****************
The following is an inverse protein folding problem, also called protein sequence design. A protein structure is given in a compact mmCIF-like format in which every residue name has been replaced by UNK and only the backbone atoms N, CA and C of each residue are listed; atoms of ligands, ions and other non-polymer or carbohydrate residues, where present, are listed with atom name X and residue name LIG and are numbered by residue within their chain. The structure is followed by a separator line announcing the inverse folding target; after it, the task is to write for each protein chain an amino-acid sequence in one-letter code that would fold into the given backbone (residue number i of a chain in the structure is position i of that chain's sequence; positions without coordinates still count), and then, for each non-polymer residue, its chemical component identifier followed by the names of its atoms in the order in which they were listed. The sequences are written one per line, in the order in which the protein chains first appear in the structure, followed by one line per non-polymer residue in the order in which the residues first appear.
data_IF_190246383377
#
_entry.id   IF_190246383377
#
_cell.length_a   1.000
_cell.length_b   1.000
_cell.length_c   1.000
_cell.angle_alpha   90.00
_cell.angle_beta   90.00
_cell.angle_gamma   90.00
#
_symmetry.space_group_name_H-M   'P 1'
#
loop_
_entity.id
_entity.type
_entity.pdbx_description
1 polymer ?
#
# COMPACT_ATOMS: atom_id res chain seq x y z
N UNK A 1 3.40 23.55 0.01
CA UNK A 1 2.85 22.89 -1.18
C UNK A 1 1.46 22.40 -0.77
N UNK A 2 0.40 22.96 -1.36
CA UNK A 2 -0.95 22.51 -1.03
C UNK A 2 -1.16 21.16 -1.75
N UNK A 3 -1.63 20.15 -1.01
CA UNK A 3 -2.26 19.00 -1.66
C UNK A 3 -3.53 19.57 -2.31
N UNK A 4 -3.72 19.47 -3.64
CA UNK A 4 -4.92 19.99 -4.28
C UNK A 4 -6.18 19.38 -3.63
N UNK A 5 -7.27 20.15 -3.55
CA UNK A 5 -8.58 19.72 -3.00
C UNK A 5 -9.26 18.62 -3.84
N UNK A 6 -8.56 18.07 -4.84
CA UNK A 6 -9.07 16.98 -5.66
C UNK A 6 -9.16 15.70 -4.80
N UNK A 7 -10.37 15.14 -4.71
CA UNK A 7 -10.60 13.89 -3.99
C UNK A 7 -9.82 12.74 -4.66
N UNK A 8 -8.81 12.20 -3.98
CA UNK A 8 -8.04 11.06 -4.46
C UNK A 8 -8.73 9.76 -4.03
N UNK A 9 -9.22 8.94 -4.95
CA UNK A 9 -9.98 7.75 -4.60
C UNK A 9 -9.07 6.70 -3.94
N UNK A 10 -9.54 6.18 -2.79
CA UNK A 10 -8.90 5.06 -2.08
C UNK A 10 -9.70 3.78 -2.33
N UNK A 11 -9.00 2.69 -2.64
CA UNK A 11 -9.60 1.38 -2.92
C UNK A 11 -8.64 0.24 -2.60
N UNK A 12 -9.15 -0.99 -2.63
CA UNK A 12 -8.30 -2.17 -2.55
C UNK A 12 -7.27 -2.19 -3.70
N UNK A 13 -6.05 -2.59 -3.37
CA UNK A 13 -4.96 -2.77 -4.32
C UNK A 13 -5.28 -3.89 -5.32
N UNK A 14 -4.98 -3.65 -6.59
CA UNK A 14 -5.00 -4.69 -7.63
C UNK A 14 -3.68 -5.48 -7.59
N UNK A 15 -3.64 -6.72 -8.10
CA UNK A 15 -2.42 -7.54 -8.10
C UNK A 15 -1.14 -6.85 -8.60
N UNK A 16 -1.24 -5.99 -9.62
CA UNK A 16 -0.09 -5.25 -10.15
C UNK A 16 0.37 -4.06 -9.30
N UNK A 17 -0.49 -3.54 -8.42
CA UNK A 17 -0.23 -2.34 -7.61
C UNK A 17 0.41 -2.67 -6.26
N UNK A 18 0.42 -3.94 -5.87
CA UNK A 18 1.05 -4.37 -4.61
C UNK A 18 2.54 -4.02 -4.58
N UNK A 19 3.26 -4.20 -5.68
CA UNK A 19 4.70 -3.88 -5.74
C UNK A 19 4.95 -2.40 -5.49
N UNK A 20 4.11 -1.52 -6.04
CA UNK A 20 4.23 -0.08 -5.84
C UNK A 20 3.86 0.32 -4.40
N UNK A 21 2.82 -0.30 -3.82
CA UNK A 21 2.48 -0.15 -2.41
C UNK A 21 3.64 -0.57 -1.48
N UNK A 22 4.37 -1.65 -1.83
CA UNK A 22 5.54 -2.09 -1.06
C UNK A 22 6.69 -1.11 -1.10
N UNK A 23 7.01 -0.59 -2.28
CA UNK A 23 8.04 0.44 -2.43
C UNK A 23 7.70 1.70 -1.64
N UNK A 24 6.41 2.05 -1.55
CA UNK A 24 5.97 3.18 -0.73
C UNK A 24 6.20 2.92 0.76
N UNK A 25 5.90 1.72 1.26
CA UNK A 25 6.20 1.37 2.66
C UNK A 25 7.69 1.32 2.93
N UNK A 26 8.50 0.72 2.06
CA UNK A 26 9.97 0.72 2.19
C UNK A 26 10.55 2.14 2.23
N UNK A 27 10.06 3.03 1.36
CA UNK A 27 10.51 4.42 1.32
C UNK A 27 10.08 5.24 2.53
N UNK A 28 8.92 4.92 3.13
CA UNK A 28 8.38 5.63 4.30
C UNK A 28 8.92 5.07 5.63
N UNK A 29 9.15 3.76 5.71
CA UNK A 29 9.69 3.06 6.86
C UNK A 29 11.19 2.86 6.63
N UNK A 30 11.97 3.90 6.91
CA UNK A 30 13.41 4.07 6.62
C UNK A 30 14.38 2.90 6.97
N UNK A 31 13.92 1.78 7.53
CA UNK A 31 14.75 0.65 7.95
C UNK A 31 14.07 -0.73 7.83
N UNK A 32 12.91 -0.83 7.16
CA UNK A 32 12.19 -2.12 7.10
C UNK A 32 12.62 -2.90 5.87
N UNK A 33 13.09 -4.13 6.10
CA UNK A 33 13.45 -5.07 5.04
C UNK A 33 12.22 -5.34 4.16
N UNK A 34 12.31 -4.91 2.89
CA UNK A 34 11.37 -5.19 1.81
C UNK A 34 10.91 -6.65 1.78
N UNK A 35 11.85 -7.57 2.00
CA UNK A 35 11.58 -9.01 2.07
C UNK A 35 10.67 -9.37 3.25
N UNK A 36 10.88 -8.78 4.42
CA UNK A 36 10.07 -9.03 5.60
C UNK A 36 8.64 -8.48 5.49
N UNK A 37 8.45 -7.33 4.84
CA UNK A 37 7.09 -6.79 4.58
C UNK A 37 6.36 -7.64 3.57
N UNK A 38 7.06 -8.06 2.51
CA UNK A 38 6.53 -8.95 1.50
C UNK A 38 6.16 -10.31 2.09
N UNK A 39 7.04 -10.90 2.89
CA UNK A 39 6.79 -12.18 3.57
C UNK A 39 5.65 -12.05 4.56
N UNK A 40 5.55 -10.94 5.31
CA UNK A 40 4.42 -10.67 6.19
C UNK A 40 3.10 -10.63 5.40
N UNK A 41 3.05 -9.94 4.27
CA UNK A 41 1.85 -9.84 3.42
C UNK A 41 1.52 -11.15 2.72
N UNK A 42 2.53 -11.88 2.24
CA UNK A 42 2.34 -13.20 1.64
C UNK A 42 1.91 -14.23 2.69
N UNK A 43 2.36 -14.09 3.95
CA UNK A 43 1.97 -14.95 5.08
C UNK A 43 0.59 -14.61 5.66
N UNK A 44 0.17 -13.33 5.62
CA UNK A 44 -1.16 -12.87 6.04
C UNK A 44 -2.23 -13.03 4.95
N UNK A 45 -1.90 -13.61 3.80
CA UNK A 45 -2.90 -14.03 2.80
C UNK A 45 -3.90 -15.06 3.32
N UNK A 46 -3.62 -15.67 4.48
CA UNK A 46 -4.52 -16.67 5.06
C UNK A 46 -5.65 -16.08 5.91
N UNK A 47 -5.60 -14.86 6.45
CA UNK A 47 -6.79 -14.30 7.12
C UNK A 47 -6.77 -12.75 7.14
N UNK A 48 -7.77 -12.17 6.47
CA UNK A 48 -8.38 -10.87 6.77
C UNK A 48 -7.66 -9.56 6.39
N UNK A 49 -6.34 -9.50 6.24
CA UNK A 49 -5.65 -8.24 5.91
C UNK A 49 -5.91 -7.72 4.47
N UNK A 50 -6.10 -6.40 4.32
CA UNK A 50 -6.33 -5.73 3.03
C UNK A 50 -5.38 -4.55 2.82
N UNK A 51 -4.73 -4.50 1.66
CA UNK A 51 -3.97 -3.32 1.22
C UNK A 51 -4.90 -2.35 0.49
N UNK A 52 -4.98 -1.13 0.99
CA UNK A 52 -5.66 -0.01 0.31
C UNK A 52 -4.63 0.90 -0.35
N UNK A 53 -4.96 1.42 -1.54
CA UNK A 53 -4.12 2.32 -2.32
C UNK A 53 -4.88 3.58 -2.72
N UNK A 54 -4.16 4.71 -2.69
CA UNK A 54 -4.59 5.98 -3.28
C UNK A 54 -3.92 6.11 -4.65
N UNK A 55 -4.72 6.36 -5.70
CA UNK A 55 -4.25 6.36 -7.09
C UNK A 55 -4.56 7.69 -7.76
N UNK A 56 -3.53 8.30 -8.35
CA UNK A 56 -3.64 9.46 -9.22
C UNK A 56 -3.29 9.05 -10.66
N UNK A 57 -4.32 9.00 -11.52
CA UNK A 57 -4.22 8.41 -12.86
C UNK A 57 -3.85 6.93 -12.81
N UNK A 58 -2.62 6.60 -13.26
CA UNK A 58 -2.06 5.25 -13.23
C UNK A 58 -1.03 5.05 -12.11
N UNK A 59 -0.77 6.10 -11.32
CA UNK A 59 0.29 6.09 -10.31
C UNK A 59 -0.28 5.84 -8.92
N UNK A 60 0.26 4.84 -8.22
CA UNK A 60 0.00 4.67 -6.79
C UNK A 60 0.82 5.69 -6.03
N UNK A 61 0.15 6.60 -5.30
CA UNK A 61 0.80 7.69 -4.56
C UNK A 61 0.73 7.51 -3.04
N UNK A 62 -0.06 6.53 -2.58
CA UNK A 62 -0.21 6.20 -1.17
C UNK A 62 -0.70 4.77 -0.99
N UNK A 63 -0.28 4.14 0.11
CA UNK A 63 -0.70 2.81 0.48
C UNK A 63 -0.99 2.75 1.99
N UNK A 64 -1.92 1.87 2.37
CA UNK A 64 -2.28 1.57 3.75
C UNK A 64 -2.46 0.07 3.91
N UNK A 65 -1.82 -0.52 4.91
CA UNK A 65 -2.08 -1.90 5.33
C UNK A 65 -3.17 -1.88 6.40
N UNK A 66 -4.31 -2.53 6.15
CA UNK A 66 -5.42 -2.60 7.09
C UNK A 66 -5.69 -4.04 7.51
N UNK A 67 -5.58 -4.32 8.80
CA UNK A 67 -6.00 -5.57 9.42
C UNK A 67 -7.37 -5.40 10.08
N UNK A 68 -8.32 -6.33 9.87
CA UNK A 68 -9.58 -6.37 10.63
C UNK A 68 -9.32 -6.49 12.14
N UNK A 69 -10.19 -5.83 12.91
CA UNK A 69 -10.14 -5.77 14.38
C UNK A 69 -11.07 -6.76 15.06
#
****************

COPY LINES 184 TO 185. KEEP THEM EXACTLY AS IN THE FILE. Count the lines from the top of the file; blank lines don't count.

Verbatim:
N UNK A 55 -4.72 6.36 -5.70
CA UNK A 55 -4.25 6.36 -7.09